Crime happens everywhere, and one change you’ll face after high school is that some of the safety around you will be up to you – not your parents, not the school.
Keep in mind: This ain’t the movies. Some of the stories you hear may sound like Hollywood stuff and they are. But some of it is real: burglary, rape, robbery, arson, all of it can happen, and does. It’s smart to be concerned about safety and security.
About a third of reported crimes on campuses happen in dormitories. The biggest percentage of reported crimes happening to college and university students happen while they are off-campus.
The 2010 federal Campus Security Act, also known as the Clery Act, requires colleges and universities to keep records of on-campus crime, including violent offenses, burglaries and auto thefts, as well as arrests for alcohol, drug and weapons violations. Those records are open to you as a prospective student, and they’re worth checking out. They’re required to be available online.
The Clery Act focuses on providing students with a safe learning and living environment through effective communication mediums such as automatic phone calls, emails and texts to provide “timely warnings” triggered by events that pose ongoing threats to staff and students.
Some students who choose their school carefully – or who are wary in general – might never feel a physical safety threat in college.
Asking questions can help to give you a good idea about how much crime you will have to be prepared to face at college. Web sites like http://campussafety.com give you some of the important questions to ask a school.
Knowing what kind of crime is in and around a campus is half the battle. Once you reach a school, keep alert. It sounds hokey, but the buddy system works. Until you learn what kind of area you are in, don’t go out alone after dark. Be cautious about locking your doors — in your room and in your car.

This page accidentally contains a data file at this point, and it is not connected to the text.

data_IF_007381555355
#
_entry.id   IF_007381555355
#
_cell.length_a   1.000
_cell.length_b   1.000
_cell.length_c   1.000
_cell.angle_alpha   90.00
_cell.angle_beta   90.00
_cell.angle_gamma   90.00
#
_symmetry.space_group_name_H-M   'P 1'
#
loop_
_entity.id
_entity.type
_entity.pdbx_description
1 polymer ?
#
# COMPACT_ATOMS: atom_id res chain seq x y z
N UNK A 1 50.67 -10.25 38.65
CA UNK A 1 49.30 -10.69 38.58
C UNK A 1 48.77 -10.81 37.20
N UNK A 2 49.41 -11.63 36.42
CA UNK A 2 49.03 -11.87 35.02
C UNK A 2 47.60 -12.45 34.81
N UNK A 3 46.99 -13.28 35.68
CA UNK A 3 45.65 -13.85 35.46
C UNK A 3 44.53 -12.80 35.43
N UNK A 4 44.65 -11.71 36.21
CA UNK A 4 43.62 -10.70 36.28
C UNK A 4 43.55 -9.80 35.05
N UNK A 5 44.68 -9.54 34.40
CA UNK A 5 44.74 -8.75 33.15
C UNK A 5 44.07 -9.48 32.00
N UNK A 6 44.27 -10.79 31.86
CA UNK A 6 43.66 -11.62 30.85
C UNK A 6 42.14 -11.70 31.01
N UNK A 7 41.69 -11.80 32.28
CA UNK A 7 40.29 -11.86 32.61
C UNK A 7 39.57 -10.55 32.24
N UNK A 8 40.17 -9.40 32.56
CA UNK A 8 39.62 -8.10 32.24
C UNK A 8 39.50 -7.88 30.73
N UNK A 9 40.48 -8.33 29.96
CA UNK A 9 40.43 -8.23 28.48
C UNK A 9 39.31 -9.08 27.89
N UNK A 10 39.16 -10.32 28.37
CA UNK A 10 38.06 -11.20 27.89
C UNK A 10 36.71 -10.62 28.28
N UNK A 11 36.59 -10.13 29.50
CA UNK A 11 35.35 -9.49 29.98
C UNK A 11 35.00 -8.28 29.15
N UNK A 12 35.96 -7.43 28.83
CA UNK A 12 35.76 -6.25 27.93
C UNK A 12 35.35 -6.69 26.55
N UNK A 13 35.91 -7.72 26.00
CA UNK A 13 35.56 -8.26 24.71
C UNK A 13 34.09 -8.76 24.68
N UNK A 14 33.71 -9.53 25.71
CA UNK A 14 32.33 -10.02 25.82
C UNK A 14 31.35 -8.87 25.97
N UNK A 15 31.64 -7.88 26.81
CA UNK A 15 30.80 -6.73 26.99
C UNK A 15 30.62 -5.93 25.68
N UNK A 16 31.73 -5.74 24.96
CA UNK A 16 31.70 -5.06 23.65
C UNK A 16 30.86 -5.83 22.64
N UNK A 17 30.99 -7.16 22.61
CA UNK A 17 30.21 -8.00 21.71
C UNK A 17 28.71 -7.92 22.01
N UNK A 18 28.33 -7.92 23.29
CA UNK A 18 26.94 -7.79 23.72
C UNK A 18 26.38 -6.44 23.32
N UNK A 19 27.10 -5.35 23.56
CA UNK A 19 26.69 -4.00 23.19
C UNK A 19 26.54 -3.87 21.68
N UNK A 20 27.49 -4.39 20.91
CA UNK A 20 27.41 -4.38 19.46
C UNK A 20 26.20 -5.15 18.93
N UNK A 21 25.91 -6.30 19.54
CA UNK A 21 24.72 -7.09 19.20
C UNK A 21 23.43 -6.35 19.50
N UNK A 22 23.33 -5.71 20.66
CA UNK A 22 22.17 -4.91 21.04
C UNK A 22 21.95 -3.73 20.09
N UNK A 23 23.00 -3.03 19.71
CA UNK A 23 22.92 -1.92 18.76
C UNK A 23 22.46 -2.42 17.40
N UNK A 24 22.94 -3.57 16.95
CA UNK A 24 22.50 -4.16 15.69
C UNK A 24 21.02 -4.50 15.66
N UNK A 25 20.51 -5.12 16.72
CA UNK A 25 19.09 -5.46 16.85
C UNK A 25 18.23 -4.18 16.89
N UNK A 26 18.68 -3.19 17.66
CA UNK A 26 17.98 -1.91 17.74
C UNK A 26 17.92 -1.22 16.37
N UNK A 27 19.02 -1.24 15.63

Unfortunately the unthinkable happens. You will want to be able to protect yourself. Something as common as mace or as simple as a hat pin will help. Either of these in parts of an attacker will not only distract them but also give you a chance to get away.
Staying Safe in the Dorm
• Always lock the door to your dorm room or apartment, regardless of how long you plan to be gone. (It only takes a few seconds for someone to enter your room and steal your valuables.)
• Do not loan out your key. Re-key locks when a key is lost or stolen.
• Do not leave notes on your door announcing no one is at home.
• Don’t leave identification, wallets, checkbooks, jewelry, cameras and other valuables in open view.
• Get to know other residents on your floor or in your complex and don’t be reluctant to report illegal activities and suspicious loitering.
• Require identification and authorization from repair or maintenance persons wanting to enter your room.
Staying Safe on Campus
• Always travel in groups. Use a shuttle service after dark. Never walk alone at night. Avoid “shortcuts.”
• Study the campus and neighborhood with respect to routes between your residence and class/activities schedule. Know where emergency phones are located.
• Share your class/activities schedule with parents and a network of close friends. Give network telephone numbers to your parents, advisors, and friends.
• Keep your car or truck locked at all times.
• Park in a well-lighted parking lot.
By NEXT staff
College life can be fun. But it can also be dangerous if you’re not careful.